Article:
I call Las Vegas my home so I tend to enjoy movies about gambling and casinos, and “The House” has plenty of good quality laughs. It’s not a shining example of a great comedy by any means, but it’s funny and creative enough to mildly recommend if you’re looking to switch your brain off for 90 minutes. I am actually surprised at how amusing this movie is.
Will Ferrell and Amy Poehler are Scott and Kate Johansen, a married couple whose only daughter Alex (Ryan Simpkins) is ready to leave for college. It turns out that after some financial confusion, they have no money to send her to school. Desperate to make $50,000 as quickly as possible, their gambling addict neighbor Frank (Jason Mantzoukas) suggests they start and run an illegal underground casino because, after all, “the house always wins.” The story may not sound that hilarious on the surface; it’s when the trio starts to become consumed with their new roles as wannabe casino mobsters that the entire premise takes off.
There isn’t a river of free flowing, laugh-a-minute jokes here, but there are enough quality laughs from the gags that do land — and when they land, they land in a big way. You may not be laughing throughout, but you’ll be laughing heartily when you do. Poehler and Ferrell actually pair comedically well together, playing off each other with a casual, comfortable swagger, but it’s Mantzoukas who quickly becomes the real scene stealer. His down and out character is funny without ever passing into lazy slapstick territory, and he is remarkably capable of handling some of the film’s darker, more serious jokes.
Nick Kroll and Rob Huebel lend their usual brand of deadpan humor as the crooked town mayor and the affable police chief, and there’s an unexpected brief cameo from Jeremy Renner as a real baddie (I wish he’d had more time onscreen). If you tend to find any of these actors hilarious, then you’ll “get” the brand of comedy in this movie.
Overall the film is not as generic as you’d expect and is actually a pretty funny concept that’s well executed. The story didn’t go in the direction I expected, and there are a few genuine surprises. Will this be a comedy classic for the ages? Nah. But it’s enjoyable even if it is ultimately forgettable.
It’s a scary time in our world, one that’s suddenly filled with so much uncertainty and negativity that sometimes the stress and worry will drive you to tears — and that’s why the utterly sweet “Brigsby Bear” is just what the cinematic doctor ordered. Revealing too much of the plotline will greatly diminish the film’s best surprises, as this is a movie that is best discovered by viewing it with very little background information. This is a sincere film that’s stuffed with kindhearted humor and a feel good message of love and acceptance, and it’s my favorite movie to come out of Sundance this year.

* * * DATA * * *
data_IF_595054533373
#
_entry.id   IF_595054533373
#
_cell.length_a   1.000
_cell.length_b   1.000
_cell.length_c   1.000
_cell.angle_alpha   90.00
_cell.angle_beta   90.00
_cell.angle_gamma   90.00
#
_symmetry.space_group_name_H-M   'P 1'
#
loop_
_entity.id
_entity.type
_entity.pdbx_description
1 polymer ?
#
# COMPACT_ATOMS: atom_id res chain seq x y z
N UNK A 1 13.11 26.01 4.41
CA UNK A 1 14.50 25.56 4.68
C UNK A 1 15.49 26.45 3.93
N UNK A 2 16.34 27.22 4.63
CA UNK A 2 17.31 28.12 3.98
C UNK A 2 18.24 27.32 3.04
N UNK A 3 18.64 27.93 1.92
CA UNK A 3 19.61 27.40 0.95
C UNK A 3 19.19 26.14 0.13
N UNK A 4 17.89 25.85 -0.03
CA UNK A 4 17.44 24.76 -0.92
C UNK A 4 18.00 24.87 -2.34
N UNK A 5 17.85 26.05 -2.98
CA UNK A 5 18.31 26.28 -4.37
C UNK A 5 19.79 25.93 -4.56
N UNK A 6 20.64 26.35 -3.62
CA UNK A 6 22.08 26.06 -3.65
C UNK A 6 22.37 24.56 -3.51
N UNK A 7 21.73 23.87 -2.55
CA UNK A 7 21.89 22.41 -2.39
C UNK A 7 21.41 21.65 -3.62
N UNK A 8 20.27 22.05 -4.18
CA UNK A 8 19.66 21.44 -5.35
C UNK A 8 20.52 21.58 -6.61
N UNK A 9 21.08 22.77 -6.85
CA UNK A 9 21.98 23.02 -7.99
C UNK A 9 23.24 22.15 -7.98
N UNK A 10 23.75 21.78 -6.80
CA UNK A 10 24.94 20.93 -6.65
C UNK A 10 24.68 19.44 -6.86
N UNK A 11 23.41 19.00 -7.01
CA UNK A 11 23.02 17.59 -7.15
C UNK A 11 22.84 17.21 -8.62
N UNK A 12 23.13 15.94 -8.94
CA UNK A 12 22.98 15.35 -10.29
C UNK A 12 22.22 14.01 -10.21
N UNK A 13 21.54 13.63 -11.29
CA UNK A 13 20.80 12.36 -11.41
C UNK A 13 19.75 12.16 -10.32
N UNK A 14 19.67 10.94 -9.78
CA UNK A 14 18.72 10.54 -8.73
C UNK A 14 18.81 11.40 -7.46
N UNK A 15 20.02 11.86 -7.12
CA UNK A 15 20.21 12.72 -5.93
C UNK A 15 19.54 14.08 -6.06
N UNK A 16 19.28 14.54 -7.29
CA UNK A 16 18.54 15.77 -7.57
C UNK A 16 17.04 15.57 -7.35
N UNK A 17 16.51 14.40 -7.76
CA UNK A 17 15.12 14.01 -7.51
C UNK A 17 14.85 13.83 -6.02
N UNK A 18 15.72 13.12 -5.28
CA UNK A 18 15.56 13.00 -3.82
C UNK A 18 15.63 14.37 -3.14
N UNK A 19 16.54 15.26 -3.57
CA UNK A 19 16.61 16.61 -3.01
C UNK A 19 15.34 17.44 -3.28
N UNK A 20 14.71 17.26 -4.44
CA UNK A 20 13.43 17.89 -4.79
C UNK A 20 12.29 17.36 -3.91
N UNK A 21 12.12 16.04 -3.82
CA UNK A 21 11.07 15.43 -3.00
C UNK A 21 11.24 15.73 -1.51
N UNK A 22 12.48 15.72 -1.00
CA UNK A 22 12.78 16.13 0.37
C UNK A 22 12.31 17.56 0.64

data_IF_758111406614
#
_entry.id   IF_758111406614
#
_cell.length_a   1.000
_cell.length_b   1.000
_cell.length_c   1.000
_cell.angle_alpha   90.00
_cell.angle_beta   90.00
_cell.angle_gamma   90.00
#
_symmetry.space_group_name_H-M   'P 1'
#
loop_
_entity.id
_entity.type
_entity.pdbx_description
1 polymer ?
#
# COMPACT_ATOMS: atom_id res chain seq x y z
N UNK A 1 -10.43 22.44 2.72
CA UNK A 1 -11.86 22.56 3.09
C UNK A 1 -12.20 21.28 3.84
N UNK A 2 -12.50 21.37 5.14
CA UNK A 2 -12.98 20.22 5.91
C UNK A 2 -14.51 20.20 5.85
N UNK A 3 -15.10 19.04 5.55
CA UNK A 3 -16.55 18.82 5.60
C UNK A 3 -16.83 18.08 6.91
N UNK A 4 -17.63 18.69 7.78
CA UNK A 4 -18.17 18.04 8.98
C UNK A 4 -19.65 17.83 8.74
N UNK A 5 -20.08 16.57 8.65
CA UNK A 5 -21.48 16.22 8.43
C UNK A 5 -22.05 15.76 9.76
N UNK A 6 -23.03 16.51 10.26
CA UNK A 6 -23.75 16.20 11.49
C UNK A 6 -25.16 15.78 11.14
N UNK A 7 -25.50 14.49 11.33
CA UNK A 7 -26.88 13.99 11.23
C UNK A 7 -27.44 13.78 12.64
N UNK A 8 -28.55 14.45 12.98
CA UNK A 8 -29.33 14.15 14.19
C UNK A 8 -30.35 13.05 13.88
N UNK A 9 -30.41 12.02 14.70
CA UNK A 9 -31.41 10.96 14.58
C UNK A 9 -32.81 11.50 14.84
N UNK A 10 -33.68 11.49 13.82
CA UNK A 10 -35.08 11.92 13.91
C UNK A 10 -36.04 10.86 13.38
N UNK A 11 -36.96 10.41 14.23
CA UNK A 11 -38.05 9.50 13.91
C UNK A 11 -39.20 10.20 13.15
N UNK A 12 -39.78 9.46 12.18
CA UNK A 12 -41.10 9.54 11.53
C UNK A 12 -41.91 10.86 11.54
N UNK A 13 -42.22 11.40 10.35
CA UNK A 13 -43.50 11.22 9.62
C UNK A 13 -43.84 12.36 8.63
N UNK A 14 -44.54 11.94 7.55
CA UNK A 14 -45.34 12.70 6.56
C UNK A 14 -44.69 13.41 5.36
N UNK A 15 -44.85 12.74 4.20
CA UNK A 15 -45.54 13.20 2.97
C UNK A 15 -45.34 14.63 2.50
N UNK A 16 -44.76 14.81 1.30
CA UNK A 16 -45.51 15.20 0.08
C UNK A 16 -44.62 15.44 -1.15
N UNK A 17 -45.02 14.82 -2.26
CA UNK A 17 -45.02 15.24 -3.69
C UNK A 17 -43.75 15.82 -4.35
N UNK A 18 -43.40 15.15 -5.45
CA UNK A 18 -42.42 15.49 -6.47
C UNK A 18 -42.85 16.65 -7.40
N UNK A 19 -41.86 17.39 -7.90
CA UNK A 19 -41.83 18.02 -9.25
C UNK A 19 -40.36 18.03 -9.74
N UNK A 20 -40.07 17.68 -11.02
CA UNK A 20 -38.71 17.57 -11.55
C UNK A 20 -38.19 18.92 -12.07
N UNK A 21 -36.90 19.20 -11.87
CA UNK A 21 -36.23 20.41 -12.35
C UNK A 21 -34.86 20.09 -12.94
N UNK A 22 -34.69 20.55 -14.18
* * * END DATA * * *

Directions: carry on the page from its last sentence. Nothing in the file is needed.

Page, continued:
“Brigsby Bear” tells the story of 25 year old James (Kyle Mooney), a man who has lived his entire life in a secluded bunker with a overprotective parents (including an inspired, albeit brief, performance by Mark Hamill). James has little entertainment except for an extensive VHS tape library of the oddly cult-like Brigsby Bear television show.
Brigsby, a giant plush talking bear, teaches life lessons like “curiosity is an unnatural emotion” and advance mathematic skills. The film slowly reveals the truth about where James lives (Is it a cult? The future? The past? A prison?), and a chain of events leads to his escape into the real world (in this case, it’s Utah). This is when the film becomes a quirky fish out of water story with enjoyable instances of severe culture shock as James tries to adapt to the scary new world around him.
When he realizes that he’s the only person in the world who has ever seen the Brigsby Bear t.v. show, James decides that he wants to make a movie adaptation of the series. This is when the movie really finds its footing and becomes an inspiring valentine to the joy of creating art, and it’s a message that creative types and film lovers everywhere will adore. James enlists the help of sister Aubrey (Ryan Simpkins) and his new friend Spencer (Jorge Lendeborg Jr.) to make the movie, as well as a friendly police detective (Greg Kinnear, happily returning to his indie roots and is very funny here) who fancies himself a serious Shakespearean thespian. Matt Walsh, Michaela Watkins, and Claire Danes round out the cast.
Director Dave McCary has created a heartfelt, offbeat story of love and finding acceptance for who you truly are, an eccentric celebration of weirdness and the meaningful experience of sharing your art with others. There’s some darkness to the story (it touches on a few heavy themes like treatment for mental illness and isolation), but it’s mostly filled with a sweet sincerity that never rings false. I could see this film easily becoming a quirky cult classic a’la “Napoleon Dynamite.” As one character says, this movie is “dope as s#@$.”
This film was screened and reviewed at the 2017 Sundance Film Festival.